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Archive for January, 2008

Thankfully the new adaptation of Northanger Abbey was done by Andrew Davies who hits all the right notes.  Admittedly, this book has not been adapted as much as the others, so there is nothing stellar to compare against, but he makes excellent use of Austen’s own dialogue (not every director is able to do this), adroitly showing the humor in the characters and situations, and the casting is great – Felicity Jones is perfect as Catherine, pretty, innocent and lively with a bit of spirit.  J.J. Feild does justice to Henry Tilney (one of the best of Austen’s heroes!).  Just looking at the previews for Mansfield Park has me filled with dread – that blonde, pouty girl to play Fanny Price! 

To see more about the PBS productions of all of Austen’s works, visit http://www.wgbh.org/article?item_id=3792119.  You can also take the Austen Quiz – I got 100%! (Nitpicking:  they have Sir John Middleton as Sir John Littleton in the quiz ).

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Persuasion – ouch!

I hated the new version of Persuasion, which aired on PBS last week  as Masterpiece Theatre becomes “Masterpiece Classics” and an all-Jane Austen slate of programs is kicked off.  Sally Hawkins is no Amanda Root, who played Anne in the 1995 movie version. She has a slumping, shuffling way of walking, gapes constantly like a fish out of water and in no way conveys Anne Eliot’s character, self-reliance or elegance.    I guess there would be no point in making a new version that didn’t try something different, but why amputate Wentworth’s letter to Anne from her moving speech to Harville that occasions it? Without his having overheard Anne say that all she claims for women is the power of “loving longest, when existence or when hope is gone,” his passionate, almost involuntary response by letter — “You pierce my soul.  I am half agony, half hope.  Tell me not that I am too late, that such precious feelings are gone for ever” — loses all impact.  The very climax of the book is taken away and replaced with idiotic scenes of Anne running here and there across Bath in search of him. And the ending showing Wentworth and Anne arriving back at Kellynch Hall which he has purchased for her as a wedding gift, is just wrong.  Austen revered the navy, two of her brothers were in the navy and one of the themes of Persuasion is how much better this new class of self-made men are than the landed gentry represented by Sir Walter.  To put the newlyweds in Kellynch at the end, rather than on board a ship as in the book, is simply ridiculous.  That said, the character of Sir Walter was well played and resulted in the best scenes in the movie.  Next up on Masterpiece, Northanger Abbey.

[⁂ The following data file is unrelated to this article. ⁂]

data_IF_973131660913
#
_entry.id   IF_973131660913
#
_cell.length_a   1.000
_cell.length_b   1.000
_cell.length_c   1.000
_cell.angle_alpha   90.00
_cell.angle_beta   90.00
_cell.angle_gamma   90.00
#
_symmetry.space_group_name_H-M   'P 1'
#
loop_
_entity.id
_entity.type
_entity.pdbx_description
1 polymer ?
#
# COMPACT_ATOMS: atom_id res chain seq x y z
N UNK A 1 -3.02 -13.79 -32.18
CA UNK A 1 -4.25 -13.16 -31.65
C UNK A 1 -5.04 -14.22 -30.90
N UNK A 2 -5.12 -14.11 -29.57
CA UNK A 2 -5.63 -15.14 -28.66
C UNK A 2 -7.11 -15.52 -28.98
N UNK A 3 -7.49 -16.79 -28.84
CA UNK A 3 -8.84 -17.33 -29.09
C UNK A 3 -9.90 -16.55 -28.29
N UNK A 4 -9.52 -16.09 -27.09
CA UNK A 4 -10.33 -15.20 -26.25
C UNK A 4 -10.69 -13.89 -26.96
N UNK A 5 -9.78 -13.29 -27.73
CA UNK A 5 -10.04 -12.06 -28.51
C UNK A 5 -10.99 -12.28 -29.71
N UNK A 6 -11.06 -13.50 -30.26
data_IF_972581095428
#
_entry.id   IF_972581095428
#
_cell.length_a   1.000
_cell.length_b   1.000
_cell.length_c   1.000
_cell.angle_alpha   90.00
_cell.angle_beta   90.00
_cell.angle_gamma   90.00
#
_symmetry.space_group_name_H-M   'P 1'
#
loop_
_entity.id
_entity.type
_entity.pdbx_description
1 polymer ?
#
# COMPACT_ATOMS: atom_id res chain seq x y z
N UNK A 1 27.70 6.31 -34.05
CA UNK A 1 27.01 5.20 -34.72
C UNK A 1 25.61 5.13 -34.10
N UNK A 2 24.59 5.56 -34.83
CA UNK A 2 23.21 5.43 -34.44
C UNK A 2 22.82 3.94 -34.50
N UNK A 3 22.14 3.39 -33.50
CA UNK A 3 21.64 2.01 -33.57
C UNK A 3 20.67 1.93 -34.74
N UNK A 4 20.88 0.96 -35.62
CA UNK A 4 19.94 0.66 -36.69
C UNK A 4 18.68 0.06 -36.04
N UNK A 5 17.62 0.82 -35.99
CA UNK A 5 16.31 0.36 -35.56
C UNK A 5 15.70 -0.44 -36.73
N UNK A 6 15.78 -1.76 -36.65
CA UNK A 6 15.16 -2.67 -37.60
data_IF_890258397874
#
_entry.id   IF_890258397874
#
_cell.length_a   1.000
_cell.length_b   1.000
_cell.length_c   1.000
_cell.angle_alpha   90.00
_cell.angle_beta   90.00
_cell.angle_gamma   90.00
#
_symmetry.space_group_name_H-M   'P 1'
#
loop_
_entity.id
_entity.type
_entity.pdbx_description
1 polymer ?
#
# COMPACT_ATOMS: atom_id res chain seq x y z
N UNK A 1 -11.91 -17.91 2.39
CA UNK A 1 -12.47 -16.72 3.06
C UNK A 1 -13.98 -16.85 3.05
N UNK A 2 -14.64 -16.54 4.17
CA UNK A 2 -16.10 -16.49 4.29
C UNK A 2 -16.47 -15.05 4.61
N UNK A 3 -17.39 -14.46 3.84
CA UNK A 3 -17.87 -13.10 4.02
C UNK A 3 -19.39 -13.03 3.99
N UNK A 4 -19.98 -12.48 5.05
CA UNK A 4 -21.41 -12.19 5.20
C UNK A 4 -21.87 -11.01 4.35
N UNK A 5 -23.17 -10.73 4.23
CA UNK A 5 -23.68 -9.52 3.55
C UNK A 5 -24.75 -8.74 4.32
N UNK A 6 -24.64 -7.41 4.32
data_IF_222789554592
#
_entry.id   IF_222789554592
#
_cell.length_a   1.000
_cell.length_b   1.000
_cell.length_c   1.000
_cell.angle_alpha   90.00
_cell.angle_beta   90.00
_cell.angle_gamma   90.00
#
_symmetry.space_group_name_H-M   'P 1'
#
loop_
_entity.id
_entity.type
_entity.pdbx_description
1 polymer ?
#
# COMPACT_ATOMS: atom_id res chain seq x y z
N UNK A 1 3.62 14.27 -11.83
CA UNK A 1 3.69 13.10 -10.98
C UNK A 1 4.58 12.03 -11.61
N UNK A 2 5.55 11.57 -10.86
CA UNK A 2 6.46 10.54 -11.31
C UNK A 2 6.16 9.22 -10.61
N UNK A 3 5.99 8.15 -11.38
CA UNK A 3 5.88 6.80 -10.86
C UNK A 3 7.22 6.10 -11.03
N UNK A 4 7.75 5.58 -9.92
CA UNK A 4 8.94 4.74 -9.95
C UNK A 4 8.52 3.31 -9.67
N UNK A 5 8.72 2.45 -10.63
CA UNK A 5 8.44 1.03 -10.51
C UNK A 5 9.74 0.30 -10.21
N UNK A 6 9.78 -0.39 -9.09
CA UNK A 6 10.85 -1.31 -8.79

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Audio Austen

While on a roadtrip to Virginia (11 1/2 hours with minimal stops), I listened to an audio version of Sense and Sensibility, read by Nadia May (Blackstone Audiobooks; 2000).  At first I thought her voice was too strident, but that impression evaporated almost immediately.  She does a fine job with the different voices, crucial with Austen which is very dialogue-heavy, and you always know who is speaking.  She did two favorite characters, Mrs. Jennings and Sir John Middleton, to perfection. 

While I have read all of Austen’s books many, many times and seen every film adaptation, I had never listened to them, but now that I have heard one, I must hear them all.  The exquisitely chosen language rewards the ear with every speech and phrase. It is a true delight, and one does not have to quarrel with casting or director’s choices of which scenes to leave in or take out as with a movie. 

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Shrimp Quesadillas

So, the holiday is over, and the ‘fridge is full of leftovers, most notably a bag of cooked shrimp. 

Put a flour tortilla on an oiled, rimmed baking sheet.  Sprinkle lightly with shredded mozzarella cheese.  Top with chopped cooked shrimp, minced garlic, red onion, maybe a minced scallion; add a layer of shredded Monterey Jack or cheddar, some sliced jalapenos and some grated paremesan. Place another tortilla over the filling and press down, brush with oil and bake at about 400 degrees for 5 minutes, flip and cook another 4 or 5 minutes until lightly browned and crisp. 

This made a great dinner with a green salad.  I made one with sauteed fennel and yellow bell pepper, but it didn’t really enhance the taste and the above version is quicker.

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